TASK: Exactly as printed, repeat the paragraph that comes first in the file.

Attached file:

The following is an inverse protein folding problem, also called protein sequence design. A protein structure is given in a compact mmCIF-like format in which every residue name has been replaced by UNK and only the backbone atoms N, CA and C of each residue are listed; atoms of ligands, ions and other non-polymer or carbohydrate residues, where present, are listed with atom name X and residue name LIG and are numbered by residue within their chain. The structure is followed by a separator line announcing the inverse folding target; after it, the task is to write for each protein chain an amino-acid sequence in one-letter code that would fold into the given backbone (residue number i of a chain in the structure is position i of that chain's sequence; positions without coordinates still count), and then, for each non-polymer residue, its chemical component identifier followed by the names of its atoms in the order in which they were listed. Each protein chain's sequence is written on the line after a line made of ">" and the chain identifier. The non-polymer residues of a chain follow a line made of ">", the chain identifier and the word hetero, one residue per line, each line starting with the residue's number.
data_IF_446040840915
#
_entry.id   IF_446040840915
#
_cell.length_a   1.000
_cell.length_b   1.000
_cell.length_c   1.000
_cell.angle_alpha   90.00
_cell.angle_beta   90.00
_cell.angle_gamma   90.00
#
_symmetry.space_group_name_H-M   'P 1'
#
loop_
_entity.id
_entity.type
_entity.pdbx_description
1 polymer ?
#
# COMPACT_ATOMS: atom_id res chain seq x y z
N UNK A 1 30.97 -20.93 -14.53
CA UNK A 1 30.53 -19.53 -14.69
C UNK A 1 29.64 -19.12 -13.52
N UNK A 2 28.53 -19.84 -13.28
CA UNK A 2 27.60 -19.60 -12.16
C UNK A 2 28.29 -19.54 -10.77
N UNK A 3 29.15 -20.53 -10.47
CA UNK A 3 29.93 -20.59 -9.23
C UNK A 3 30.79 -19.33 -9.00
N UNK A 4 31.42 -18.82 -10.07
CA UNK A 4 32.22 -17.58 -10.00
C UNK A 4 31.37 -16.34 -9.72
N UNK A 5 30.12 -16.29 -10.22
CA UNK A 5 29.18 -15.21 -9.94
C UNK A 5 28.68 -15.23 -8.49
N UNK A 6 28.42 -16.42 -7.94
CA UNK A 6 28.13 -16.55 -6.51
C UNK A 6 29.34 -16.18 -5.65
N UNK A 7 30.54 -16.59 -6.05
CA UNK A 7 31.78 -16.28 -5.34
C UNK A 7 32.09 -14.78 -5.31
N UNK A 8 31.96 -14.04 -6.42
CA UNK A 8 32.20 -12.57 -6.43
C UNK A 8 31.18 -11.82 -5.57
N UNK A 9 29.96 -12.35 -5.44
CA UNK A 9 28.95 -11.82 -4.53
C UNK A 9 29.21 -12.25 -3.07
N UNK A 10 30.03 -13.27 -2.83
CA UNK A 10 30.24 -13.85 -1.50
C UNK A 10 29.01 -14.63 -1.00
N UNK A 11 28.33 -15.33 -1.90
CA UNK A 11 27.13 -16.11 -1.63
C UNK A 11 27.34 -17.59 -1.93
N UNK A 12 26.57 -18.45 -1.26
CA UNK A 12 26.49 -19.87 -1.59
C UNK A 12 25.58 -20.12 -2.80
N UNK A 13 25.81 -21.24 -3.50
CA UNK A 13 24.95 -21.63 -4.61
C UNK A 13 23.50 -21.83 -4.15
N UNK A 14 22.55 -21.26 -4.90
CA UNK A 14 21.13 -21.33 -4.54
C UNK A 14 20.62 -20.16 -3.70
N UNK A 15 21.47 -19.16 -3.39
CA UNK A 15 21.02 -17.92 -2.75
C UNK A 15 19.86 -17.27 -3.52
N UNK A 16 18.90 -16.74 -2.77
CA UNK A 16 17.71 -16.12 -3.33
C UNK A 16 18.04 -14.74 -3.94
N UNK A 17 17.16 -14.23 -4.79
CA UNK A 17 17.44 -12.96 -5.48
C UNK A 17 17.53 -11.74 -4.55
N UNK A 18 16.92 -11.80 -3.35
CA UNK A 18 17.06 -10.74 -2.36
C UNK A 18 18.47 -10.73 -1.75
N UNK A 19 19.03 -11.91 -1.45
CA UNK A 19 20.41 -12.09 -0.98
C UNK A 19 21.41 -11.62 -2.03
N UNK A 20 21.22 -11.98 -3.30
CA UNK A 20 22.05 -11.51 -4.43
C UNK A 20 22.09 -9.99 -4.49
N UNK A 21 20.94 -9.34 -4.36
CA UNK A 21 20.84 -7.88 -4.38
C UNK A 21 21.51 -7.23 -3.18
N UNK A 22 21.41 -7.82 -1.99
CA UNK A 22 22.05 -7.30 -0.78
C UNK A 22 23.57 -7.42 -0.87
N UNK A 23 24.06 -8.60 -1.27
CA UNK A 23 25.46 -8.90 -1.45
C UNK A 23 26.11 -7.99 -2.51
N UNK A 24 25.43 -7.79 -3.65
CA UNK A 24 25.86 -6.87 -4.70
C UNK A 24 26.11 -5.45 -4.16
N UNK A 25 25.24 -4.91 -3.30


The following is an inverse protein folding problem, also called protein sequence design. A protein structure is given in a compact mmCIF-like format in which every residue name has been replaced by UNK and only the backbone atoms N, CA and C of each residue are listed; atoms of ligands, ions and other non-polymer or carbohydrate residues, where present, are listed with atom name X and residue name LIG and are numbered by residue within their chain. The structure is followed by a separator line announcing the inverse folding target; after it, the task is to write for each protein chain an amino-acid sequence in one-letter code that would fold into the given backbone (residue number i of a chain in the structure is position i of that chain's sequence; positions without coordinates still count), and then, for each non-polymer residue, its chemical component identifier followed by the names of its atoms in the order in which they were listed. Each protein chain's sequence is written on the line after a line made of ">" and the chain identifier. The non-polymer residues of a chain follow a line made of ">", the chain identifier and the word hetero, one residue per line, each line starting with the residue's number.